Between studying vacant lots in Brooklyn for her thesis, working on local campaigns in New York City, and living the life of a Government and American Studies double major, Katelin Penner ’22 is known for having a Twitter presence that is simply unparalleled and, iconically, being fired from the Dianne Morales’ New York City mayoral campaign. For this week’s installment of the WesCeleb series, The Argus caught up with Penner in the bustling halls of Exley Science Center to talk about all things housing, Twitter, and Onomatopoeia.

The Argus: Why do you think you were nominated as a WesCeleb?

Katelin Penner: I have no fucking idea. I was really surprised when I got the text because I feel, especially over the last year and a half, a lot of the work that I’ve done has actually shifted off campus. I have a basically full-time job back in New York, working in politics. I work on a State Assembly campaign [that] I feel like I’m probably a little bit notorious for. Maybe that’s it.



I remember when I was a freshman, I posted a lot about voting in very different politics. I was to the left then, but now I’m communist. I was definitely not a communist when I was 18. But people were like, “Oh, you’re voting girl from Facebook.” Maybe [the person who nominated me is] one of those people that still sees me as “promoting girl” on Facebook.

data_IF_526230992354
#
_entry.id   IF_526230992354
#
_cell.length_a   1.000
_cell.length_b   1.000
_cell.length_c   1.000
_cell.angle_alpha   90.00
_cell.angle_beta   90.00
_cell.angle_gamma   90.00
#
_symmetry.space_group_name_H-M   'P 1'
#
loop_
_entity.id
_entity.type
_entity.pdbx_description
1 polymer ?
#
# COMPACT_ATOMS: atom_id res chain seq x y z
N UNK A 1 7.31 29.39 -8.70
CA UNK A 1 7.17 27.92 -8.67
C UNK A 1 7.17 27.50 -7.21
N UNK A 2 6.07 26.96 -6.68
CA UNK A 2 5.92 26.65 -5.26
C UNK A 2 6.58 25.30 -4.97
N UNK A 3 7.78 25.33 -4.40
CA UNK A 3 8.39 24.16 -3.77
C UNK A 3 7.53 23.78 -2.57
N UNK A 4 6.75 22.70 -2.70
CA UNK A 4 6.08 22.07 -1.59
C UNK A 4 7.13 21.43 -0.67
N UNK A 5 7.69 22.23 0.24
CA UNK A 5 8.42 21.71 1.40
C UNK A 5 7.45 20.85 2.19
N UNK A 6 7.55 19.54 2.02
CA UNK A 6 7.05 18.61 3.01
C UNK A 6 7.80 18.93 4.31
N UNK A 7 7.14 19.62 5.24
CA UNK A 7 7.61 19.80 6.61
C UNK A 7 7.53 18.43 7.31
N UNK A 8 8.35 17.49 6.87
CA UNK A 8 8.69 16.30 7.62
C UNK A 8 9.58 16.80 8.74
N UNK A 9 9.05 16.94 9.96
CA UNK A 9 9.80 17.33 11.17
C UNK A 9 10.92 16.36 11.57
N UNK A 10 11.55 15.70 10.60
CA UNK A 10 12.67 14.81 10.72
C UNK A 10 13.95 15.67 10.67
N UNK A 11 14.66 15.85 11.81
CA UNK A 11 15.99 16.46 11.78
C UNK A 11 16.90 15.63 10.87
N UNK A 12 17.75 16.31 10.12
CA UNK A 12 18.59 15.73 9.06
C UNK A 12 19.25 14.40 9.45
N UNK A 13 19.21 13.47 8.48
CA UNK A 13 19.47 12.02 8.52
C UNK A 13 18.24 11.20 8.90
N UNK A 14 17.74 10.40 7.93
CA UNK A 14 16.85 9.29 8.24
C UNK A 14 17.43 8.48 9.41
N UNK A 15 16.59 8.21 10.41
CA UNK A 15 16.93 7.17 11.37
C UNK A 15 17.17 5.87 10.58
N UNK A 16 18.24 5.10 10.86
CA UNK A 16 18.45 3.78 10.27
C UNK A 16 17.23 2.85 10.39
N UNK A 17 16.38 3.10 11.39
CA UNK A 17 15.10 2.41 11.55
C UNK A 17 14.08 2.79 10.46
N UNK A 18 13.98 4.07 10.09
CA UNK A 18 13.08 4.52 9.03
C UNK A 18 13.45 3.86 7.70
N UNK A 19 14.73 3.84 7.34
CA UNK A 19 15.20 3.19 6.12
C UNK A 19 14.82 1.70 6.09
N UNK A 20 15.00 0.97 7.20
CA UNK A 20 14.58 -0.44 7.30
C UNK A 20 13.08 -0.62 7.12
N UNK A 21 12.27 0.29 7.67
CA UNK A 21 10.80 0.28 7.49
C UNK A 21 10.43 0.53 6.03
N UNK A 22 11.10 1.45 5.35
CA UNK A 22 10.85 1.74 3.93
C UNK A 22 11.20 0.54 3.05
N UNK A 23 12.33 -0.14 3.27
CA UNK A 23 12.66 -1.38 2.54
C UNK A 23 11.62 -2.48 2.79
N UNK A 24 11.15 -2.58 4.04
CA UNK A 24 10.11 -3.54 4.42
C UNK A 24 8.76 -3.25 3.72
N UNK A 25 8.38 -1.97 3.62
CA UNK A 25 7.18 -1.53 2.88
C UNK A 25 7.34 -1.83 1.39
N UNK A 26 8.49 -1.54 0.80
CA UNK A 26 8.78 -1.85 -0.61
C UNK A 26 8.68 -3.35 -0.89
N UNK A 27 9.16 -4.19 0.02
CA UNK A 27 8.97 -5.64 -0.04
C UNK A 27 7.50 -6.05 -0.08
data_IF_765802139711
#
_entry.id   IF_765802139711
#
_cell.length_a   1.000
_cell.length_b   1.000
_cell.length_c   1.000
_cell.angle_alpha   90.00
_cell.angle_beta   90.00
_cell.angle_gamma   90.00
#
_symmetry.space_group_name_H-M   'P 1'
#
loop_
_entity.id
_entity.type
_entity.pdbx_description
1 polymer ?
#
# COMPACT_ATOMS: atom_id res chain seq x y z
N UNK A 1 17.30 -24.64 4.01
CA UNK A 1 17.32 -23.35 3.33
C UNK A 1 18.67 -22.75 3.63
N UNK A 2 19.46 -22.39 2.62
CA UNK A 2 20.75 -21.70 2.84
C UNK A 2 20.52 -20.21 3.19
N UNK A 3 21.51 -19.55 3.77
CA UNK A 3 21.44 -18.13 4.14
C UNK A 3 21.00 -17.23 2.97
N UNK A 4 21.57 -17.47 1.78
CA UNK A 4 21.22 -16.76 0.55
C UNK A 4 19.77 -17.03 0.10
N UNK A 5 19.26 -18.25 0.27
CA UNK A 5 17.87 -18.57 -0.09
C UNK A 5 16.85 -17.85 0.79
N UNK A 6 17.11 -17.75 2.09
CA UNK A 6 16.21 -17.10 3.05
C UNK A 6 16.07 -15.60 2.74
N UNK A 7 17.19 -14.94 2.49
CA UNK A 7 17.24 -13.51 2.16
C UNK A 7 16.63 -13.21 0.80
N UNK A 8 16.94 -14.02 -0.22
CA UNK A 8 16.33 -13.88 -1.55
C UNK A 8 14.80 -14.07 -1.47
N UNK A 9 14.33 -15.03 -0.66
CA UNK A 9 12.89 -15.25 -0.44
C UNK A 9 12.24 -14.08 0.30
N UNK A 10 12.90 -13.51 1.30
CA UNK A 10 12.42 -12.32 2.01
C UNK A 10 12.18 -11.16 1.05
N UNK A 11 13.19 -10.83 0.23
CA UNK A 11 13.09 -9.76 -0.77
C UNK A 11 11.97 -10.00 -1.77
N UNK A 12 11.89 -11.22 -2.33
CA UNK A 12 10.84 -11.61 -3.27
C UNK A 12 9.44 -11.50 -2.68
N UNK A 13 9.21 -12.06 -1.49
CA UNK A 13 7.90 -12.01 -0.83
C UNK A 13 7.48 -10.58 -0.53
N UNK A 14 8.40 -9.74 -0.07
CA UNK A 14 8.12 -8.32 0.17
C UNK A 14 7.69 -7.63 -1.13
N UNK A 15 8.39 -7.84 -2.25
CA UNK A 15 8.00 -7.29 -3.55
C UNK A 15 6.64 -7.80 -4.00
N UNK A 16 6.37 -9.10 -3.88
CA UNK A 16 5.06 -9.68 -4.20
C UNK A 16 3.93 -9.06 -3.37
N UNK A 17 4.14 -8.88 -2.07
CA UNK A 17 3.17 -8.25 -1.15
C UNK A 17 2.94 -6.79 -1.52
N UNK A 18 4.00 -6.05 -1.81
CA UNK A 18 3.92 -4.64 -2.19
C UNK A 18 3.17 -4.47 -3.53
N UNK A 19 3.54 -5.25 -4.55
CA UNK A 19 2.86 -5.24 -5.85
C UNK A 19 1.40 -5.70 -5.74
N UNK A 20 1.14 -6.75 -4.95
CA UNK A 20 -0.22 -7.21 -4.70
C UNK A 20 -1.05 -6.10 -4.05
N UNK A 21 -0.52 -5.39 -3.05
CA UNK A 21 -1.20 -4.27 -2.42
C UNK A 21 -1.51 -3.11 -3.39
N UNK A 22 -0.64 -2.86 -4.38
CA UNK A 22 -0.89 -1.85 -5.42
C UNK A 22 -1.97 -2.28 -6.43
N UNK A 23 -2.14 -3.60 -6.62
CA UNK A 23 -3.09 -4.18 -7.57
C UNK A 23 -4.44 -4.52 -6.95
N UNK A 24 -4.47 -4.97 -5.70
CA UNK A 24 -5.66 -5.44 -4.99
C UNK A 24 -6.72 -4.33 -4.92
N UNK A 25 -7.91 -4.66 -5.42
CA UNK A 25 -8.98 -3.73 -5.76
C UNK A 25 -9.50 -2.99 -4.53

A: Could you talk more about both the transition in your politics and also the physical transition in terms of work?

KP: The summer before I came to Wesleyan, I worked on a State Senate race. When I was in high school, I’d gotten sent to this program where I shadowed state legislators and the New York state legislature in Albany. That place used to be a shitfest, really, really crazy. There were a bunch of Democrats who were caucusing with the Republican party, and I had gotten really involved with the movement to beat those people, and until that, I had been a pretty standard liberal.

I grew up right outside of the city and had always thought about the privilege with which I was able to grow up. But I had never thought about the fact that my parents owned our house, which gave my family security. Then I learned about housing struggles and the way that, especially in a city like New York, where real estate capital controls so much, a group of working-class tenants can actually come together and beat the real estate lobby.